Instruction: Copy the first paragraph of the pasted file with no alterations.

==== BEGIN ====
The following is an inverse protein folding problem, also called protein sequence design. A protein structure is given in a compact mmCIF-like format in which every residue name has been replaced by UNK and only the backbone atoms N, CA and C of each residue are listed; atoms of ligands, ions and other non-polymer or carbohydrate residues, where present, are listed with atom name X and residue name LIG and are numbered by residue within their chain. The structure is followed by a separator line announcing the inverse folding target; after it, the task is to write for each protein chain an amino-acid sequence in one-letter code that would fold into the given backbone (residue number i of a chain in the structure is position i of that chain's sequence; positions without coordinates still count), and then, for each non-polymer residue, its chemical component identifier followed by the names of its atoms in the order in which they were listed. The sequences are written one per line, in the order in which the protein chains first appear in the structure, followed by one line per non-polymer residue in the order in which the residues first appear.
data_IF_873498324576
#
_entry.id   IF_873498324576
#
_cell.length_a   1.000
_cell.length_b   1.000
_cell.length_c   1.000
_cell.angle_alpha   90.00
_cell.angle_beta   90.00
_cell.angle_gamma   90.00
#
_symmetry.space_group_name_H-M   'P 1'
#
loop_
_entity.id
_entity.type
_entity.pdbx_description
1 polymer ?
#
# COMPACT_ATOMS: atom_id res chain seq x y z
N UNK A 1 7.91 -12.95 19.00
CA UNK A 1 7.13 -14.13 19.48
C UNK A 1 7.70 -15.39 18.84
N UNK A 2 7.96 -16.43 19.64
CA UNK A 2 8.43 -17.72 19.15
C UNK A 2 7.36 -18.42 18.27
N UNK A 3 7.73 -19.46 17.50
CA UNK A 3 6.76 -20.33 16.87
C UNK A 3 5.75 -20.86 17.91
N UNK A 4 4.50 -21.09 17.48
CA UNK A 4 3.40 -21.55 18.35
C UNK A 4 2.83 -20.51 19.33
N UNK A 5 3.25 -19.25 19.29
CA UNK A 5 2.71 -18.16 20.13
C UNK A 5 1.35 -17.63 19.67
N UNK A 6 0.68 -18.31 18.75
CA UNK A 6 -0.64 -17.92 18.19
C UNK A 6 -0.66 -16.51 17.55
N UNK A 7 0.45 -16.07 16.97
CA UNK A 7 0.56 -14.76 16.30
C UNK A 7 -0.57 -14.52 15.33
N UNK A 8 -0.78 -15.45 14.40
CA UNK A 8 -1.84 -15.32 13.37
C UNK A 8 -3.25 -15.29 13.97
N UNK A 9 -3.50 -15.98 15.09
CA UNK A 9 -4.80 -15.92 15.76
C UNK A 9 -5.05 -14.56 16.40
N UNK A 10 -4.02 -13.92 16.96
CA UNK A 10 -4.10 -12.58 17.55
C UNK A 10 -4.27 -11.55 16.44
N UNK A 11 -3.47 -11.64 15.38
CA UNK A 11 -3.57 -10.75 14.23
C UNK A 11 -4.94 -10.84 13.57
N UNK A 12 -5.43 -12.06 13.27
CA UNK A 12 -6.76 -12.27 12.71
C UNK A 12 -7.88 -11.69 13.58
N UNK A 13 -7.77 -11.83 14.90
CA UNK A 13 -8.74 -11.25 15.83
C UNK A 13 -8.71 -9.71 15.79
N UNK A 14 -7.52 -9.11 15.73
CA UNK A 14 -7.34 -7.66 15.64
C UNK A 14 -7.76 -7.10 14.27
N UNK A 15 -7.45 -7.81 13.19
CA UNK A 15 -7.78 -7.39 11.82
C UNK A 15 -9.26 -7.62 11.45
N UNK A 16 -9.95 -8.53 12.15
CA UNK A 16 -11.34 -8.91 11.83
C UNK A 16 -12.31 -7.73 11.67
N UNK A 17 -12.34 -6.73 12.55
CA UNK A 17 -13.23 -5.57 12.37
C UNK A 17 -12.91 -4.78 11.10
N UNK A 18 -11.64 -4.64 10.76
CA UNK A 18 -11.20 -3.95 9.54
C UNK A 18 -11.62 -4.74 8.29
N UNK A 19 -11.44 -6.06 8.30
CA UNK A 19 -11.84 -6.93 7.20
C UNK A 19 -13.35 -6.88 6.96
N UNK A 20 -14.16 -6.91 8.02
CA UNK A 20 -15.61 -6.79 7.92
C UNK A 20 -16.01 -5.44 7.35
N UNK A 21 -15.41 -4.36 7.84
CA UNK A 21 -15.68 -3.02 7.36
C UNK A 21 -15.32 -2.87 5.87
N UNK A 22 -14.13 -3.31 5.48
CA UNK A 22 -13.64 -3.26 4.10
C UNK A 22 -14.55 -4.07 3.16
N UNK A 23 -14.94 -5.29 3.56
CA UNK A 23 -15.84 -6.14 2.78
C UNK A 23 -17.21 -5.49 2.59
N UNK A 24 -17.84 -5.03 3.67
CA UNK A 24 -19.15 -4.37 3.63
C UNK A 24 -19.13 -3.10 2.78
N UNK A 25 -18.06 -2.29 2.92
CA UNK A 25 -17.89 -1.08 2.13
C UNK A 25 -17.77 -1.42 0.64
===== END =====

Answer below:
The following is an inverse protein folding problem, also called protein sequence design. A protein structure is given in a compact mmCIF-like format in which every residue name has been replaced by UNK and only the backbone atoms N, CA and C of each residue are listed; atoms of ligands, ions and other non-polymer or carbohydrate residues, where present, are listed with atom name X and residue name LIG and are numbered by residue within their chain. The structure is followed by a separator line announcing the inverse folding target; after it, the task is to write for each protein chain an amino-acid sequence in one-letter code that would fold into the given backbone (residue number i of a chain in the structure is position i of that chain's sequence; positions without coordinates still count), and then, for each non-polymer residue, its chemical component identifier followed by the names of its atoms in the order in which they were listed. The sequences are written one per line, in the order in which the protein chains first appear in the structure, followed by one line per non-polymer residue in the order in which the residues first appear.